She likens bad leadership to termites chewing away at a wooden house.

“If you live in a wood house and don’t maintain it, the termites will chew away until you do away with them and then maybe 20, 30 years later, another new crops of termites will come in,” she said.

But Sainte-Marie adopts a better-late-than-never attitude when thinking about those just coming into awareness, saying the need to re-evaluate and re-balance is all part of being human.

“No matter what issue we’re talking about, I say the good news about the bad news is that more people know about it now,” she said. “That’s cold comfort if you just found out about it, but if you’ve been watching it happen all the time, and now more people know about it than used to, that’s progress.”

Also an accomplished screen and voice actor (She regularly appeared as herself on “Sesame Street” for five years), Sainte-Marie has been calling for inclusion riders long before Frances McDormand did at the Oscars this year.

“I had to insist in order to get other Native American people into the movies,” she said. “If they wanted me, they had to have all the other Indian roles played by Native American actors or I wouldn’t accept the part. It not only created jobs; it made better movies.”

Sainte-Marie also spearheaded Native American education through her Nihewan Foundation, which helps Native students navigate the path to college.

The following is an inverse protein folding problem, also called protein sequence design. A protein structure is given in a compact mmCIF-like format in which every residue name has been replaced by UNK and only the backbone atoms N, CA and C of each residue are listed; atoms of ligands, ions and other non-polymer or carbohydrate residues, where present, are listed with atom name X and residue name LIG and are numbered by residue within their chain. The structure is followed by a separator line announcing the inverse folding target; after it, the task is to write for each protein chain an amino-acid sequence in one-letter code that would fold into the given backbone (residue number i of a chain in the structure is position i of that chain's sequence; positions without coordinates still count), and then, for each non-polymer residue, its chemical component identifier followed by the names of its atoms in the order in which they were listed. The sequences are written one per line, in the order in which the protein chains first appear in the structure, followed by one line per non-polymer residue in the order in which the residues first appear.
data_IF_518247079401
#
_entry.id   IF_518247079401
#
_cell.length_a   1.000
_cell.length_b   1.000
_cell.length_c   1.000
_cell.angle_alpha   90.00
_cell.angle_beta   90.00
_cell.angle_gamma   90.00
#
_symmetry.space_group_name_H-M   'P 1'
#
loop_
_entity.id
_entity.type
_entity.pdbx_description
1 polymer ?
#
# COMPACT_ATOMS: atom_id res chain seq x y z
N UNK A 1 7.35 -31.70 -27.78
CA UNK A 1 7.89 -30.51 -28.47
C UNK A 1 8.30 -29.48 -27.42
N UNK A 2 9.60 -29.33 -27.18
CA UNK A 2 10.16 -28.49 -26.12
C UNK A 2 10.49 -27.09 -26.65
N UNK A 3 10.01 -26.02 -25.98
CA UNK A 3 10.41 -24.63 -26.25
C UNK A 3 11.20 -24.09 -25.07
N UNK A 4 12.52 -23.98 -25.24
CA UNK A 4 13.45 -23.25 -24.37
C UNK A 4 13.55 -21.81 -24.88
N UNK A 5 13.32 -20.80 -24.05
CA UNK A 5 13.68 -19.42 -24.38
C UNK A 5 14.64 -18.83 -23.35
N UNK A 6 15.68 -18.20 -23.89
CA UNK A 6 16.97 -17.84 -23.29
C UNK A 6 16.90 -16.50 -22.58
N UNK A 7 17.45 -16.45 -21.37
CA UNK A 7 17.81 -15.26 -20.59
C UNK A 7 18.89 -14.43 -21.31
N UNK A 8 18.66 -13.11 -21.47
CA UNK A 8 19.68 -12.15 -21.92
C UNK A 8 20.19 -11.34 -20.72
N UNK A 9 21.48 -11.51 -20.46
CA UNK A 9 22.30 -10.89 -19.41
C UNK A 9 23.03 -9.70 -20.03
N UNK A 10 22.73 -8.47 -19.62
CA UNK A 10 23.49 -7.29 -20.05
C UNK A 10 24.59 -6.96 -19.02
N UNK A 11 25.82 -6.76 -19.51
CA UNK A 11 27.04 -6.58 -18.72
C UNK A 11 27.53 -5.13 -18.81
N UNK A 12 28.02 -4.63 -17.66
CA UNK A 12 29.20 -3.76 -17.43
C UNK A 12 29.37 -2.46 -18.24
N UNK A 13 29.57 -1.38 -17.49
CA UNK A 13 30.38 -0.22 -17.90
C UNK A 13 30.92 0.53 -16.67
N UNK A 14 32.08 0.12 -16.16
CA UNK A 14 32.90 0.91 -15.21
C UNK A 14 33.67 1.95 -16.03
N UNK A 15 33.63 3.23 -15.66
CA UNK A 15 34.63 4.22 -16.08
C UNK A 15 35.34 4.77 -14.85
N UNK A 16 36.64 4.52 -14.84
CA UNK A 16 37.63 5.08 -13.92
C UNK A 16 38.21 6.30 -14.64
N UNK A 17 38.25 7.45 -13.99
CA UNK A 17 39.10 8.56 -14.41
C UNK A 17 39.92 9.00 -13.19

About a decade ago, Sainte-Marie found that two of her early scholarship recipients, Lionel Bordeaux and Francis Becenti, became presidents of tribal colleges, with the former helping to found the American Indian Higher Education Consortium.

“Some little thing that you do, somebody else will come along and maximize it beyond your wildest dreams,” she said. “That’s the kind of thing that really means a lot to me in my life.”

In 1997, Sainte-Marie continued this mission by creating the Cradleboard Teaching Project, a curriculum that provided students with accurate, enriching information about Native American cultures.

The program ran for 12 years, and Sainte-Marie hopes to get the program back up and running in the near future.

Looking back over her career, Sainte-Marie is proud of the balance she’s created between the life of an artist and life at home.

“I deal with a lot of jet lag, and I finally have figured out that nobody ever died of lack of sleep,” she said with a laugh. “So that being my attitude, it helps.”

Yes, Sainte-Marie travels a lot, usually for three weeks at a time performing around the world, but she also makes time to relax at home in Hawaii, reading, writing and tending to her garden and animals, and appreciates both sides of the life she’s created for herself.

“I’ve had such a blessedly long career in and out of show business,” she said. “I really have done it the right way.”

The One Heart Native Arts and Film Festival will also feature the One Heart Art Gallery, an artist workshop with J.NiCole Hatfield, One Heart Short Film, a screening of “Drunktown’s Finest” followed by a talk-back with director Sydney Freeland, and a closing night party featuring a performance from Daisy Chain.

Visit www.oneheartfestival.org for more information.